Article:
As Leo Ou-fan Lee writes, "It stands in a kind of modernistic splendor almost alien to the Chinese tradition."

The prose poems in Weeds are sometimes brilliant, and sometimes they’re absurd, or they’re silly. I think the two part “Revenge” might be the perfect example: in its first half, a hallucinatory recounting of a bloody battle between two strangers, and, in its second half, a slightly goofy Golgotha scene. T. A. Hsia called it “genuine poetry in embryo.”

What Turner does well is restore the sometimes jagged language that feels a bit smoother in other translations. The version of Weeds I read before was Yang Hsien-yi and Gladys Yang’s translation, Wild Grass, published in 1974 by Foreign Languages Press. For whatever reason, it never grabbed me.

I think I share Turner’s assessment of it as “oddly crabbed, subdued, polite.” (That description could be applied to most translations from Chinese, though, and most translators, unlike Yang Hsien-yi and Gladys Yang, do not have the excuse of being forced to churn out large amounts of work under tight deadlines, and being under the supervision of the Gang of Four.)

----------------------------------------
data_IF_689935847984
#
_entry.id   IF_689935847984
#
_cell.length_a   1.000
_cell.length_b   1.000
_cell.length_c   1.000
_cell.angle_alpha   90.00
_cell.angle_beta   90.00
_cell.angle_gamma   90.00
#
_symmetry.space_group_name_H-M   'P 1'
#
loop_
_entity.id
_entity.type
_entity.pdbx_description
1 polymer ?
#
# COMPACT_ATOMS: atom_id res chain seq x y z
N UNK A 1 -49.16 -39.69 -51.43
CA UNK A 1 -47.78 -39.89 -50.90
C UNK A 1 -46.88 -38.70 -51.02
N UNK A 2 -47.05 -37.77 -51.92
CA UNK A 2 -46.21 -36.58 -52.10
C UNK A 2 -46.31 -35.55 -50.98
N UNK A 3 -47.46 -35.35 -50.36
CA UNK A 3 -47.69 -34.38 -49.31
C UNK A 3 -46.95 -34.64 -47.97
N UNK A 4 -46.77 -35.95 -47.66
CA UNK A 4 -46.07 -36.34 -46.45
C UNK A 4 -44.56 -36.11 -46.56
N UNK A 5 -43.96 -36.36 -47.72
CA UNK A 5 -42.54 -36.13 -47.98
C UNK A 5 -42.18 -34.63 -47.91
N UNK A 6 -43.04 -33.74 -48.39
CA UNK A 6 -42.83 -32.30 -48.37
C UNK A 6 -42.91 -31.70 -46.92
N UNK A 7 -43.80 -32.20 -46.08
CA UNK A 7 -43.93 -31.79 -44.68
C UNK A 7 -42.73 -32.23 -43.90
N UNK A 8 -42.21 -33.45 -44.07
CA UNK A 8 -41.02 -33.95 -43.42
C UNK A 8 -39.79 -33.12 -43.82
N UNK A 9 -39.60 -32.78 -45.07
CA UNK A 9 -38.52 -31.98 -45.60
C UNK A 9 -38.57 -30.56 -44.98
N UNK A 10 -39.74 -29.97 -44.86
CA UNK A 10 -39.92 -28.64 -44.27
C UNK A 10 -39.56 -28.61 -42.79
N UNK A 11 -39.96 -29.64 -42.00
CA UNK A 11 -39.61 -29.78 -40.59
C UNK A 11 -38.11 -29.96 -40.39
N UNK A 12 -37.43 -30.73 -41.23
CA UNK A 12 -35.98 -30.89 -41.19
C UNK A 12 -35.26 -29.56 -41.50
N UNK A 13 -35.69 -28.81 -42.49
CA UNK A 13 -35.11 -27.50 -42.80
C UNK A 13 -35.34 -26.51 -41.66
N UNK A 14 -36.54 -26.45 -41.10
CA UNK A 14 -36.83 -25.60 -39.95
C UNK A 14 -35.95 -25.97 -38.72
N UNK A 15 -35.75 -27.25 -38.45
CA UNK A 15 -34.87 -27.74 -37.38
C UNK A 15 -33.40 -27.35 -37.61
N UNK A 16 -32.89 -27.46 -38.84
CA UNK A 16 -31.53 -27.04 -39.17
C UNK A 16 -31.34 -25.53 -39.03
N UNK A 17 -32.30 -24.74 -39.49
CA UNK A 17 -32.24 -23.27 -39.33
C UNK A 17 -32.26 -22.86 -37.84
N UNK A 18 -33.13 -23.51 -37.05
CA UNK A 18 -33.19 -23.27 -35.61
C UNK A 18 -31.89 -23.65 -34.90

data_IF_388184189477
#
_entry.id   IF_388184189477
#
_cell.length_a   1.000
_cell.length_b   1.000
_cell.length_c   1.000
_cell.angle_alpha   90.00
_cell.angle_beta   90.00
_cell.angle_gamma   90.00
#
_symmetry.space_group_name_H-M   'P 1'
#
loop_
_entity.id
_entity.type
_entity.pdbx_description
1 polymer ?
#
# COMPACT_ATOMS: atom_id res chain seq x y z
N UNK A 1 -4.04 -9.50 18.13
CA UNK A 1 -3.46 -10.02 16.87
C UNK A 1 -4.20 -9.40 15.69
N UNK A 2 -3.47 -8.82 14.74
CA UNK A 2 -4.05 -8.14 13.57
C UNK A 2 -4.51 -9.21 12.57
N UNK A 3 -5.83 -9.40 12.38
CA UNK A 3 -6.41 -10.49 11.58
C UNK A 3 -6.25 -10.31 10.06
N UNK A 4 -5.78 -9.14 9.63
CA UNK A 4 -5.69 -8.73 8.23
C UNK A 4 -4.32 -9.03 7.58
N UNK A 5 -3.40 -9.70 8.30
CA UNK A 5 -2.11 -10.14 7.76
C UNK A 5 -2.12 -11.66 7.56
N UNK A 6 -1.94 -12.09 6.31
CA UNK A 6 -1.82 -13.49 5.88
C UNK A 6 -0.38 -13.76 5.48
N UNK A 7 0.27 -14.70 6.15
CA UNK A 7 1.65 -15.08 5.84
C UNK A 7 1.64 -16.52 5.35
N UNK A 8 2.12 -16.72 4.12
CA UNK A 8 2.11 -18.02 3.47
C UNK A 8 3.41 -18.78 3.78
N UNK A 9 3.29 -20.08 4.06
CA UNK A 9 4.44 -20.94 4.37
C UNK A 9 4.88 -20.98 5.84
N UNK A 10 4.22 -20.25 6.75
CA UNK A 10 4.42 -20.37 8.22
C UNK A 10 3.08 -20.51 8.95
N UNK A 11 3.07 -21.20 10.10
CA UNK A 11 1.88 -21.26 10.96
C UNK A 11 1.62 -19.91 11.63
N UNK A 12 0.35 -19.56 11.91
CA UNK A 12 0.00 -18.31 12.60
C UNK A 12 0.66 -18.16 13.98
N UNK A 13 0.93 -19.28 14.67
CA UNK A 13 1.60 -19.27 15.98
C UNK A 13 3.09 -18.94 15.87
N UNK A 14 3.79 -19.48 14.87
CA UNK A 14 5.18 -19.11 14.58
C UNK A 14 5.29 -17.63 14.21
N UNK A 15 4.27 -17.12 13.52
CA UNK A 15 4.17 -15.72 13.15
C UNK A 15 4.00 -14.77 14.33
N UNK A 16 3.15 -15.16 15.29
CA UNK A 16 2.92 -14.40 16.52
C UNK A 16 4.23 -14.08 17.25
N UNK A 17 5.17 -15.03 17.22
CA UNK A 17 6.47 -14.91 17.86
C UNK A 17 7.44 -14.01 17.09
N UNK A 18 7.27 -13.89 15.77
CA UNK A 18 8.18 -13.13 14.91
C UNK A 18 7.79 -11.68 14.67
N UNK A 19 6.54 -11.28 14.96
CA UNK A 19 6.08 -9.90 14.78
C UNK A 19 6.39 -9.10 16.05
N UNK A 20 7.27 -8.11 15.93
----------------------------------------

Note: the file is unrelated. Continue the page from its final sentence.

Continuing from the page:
Weeds,” Turner writes in his preface, “is not Wild Grass.”

I get a kick out of laying translations alongside each other. It doesn't always illustrate that much, but I think it might help in this case...

Here is part of a poem called “Hope” 希望. The original first:

我的心分外地寂寞。/ 然而我的心很平安没有爱憎,没有哀乐,也没有颜色和声音。/ 我大概老了。我的头发已经苍白,不是很明白的事么我的手颤抖着,不是很明白的事么那么我的灵魂的手一定也颤抖着,头发也一定苍白了。/ 然而这是许多年前的事了。/ 这以前,我的心也曾充满过血腥的歌声血和铁1,火焰和毒,恢复和报仇。而忽然这些都空虚了,但有时故意地填以没奈何的自欺的希望。希望,希望,用这希望的盾,抗拒那空虚中的暗夜的袭来,虽然盾后面也依然是空虚中的暗夜。然而就是如此,陆续地耗尽了我的青春。

And here is the Yang Hsien-yi and Gladys Yang translation:

My heart is extraordinarily lonely. / But my heart is very tranquil, void of love and hate, joy and sadness, colour and sound. / I am probably growing old. Is it not a fact that my hair is turning white? Is it not a fact that my hands are trembling? Then the hands of my spirit must also be trembling. The hair of my spirit must also be turning white. / But this has been the case for many years. / Before that my heart once overflowed with sanguinary songs, blood and iron, fire and poison, resurgence and revenge. Then suddenly my heart became empty, except when I sometimes deliberately filled it with vain, self-deluding hope. Hope, hope—I took this shield of hope to withstand the invasion of the dark night in the emptiness, although behind this shield there was still dark night and emptiness. But even so I slowly wasted my youth.

And here’s a translation by Ng Mau-sang, originally published in Renditions in 1986: